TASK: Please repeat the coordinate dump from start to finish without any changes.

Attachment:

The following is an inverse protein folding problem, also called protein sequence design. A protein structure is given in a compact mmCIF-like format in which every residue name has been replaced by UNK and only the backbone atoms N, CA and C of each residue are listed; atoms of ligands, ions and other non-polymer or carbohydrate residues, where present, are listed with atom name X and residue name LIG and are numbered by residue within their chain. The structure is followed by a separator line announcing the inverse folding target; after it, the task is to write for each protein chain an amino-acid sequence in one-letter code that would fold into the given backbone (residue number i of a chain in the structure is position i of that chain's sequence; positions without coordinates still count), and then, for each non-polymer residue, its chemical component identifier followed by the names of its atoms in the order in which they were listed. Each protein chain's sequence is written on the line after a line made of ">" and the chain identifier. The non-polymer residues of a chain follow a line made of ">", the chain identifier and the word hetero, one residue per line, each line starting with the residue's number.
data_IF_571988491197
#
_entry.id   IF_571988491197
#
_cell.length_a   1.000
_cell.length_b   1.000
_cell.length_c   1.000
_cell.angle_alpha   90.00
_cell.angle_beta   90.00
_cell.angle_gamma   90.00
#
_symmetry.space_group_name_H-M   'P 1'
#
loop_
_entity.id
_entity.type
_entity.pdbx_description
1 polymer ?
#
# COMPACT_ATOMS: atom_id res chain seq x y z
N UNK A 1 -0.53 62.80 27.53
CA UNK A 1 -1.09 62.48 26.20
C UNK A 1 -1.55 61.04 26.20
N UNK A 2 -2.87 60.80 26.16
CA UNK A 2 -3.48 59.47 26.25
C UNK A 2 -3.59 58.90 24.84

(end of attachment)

The following is an inverse protein folding problem, also called protein sequence design. A protein structure is given in a compact mmCIF-like format in which every residue name has been replaced by UNK and only the backbone atoms N, CA and C of each residue are listed; atoms of ligands, ions and other non-polymer or carbohydrate residues, where present, are listed with atom name X and residue name LIG and are numbered by residue within their chain. The structure is followed by a separator line announcing the inverse folding target; after it, the task is to write for each protein chain an amino-acid sequence in one-letter code that would fold into the given backbone (residue number i of a chain in the structure is position i of that chain's sequence; positions without coordinates still count), and then, for each non-polymer residue, its chemical component identifier followed by the names of its atoms in the order in which they were listed. Each protein chain's sequence is written on the line after a line made of ">" and the chain identifier. The non-polymer residues of a chain follow a line made of ">", the chain identifier and the word hetero, one residue per line, each line starting with the residue's number.
data_IF_571988491197
#
_entry.id   IF_571988491197
#
_cell.length_a   1.000
_cell.length_b   1.000
_cell.length_c   1.000
_cell.angle_alpha   90.00
_cell.angle_beta   90.00
_cell.angle_gamma   90.00
#
_symmetry.space_group_name_H-M   'P 1'
#
loop_
_entity.id
_entity.type
_entity.pdbx_description
1 polymer ?
#
# COMPACT_ATOMS: atom_id res chain seq x y z
N UNK A 1 -0.53 62.80 27.53
CA UNK A 1 -1.09 62.48 26.20
C UNK A 1 -1.55 61.04 26.20
N UNK A 2 -2.87 60.80 26.16
CA UNK A 2 -3.48 59.47 26.25
C UNK A 2 -3.59 58.90 24.84